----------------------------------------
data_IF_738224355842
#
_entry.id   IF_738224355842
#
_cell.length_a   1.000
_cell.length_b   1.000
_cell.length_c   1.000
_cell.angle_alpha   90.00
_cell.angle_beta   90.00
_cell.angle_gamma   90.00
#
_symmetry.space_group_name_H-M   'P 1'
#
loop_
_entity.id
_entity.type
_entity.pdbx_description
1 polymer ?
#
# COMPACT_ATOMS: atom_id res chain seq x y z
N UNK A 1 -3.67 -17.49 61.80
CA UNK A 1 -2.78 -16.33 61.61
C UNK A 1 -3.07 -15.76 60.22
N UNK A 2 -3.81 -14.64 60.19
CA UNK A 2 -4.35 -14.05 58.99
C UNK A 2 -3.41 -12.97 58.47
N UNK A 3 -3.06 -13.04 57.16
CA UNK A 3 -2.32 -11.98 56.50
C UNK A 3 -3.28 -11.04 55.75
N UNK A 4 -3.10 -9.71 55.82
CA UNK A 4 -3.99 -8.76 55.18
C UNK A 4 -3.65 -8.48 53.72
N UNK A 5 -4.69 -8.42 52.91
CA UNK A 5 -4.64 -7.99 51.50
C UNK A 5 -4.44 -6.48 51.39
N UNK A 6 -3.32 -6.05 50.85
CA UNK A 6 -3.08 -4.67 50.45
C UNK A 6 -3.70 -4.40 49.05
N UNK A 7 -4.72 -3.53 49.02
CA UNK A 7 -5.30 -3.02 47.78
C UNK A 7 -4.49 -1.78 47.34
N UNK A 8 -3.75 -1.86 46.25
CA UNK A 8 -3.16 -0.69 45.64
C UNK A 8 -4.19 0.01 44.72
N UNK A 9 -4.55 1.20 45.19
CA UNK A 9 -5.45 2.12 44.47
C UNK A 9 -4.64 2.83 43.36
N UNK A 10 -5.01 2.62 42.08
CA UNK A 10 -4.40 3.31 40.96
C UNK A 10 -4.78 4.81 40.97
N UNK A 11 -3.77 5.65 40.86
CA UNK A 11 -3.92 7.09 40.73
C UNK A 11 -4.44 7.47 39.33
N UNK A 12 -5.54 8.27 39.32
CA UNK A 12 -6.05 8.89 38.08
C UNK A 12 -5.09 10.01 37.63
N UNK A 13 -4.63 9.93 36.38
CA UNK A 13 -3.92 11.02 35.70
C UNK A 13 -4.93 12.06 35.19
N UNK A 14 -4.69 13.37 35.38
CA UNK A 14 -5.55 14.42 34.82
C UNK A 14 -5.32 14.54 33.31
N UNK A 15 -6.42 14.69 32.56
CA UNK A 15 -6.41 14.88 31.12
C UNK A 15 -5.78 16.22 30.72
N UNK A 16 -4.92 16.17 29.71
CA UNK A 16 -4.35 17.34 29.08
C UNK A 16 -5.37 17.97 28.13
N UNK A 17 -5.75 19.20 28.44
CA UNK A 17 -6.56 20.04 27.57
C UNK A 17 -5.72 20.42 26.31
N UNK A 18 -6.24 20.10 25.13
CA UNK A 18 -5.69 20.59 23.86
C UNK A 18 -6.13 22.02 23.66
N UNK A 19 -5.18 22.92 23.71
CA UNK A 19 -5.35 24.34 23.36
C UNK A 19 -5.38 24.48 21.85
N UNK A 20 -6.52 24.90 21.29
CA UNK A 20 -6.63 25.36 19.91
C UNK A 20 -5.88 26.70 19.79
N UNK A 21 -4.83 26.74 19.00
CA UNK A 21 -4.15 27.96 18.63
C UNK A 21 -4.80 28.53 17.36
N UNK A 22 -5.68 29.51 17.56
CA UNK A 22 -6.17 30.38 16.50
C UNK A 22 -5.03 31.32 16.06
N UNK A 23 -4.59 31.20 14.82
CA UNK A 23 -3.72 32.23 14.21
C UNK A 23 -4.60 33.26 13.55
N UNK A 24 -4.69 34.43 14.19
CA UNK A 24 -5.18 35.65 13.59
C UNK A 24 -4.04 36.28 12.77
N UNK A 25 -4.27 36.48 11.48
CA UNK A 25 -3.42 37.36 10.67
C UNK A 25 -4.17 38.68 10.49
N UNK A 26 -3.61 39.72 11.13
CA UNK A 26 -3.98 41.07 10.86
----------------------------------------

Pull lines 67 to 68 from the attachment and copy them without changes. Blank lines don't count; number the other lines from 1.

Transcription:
CA UNK A 16 -4.35 17.34 29.08
C UNK A 16 -5.37 17.97 28.13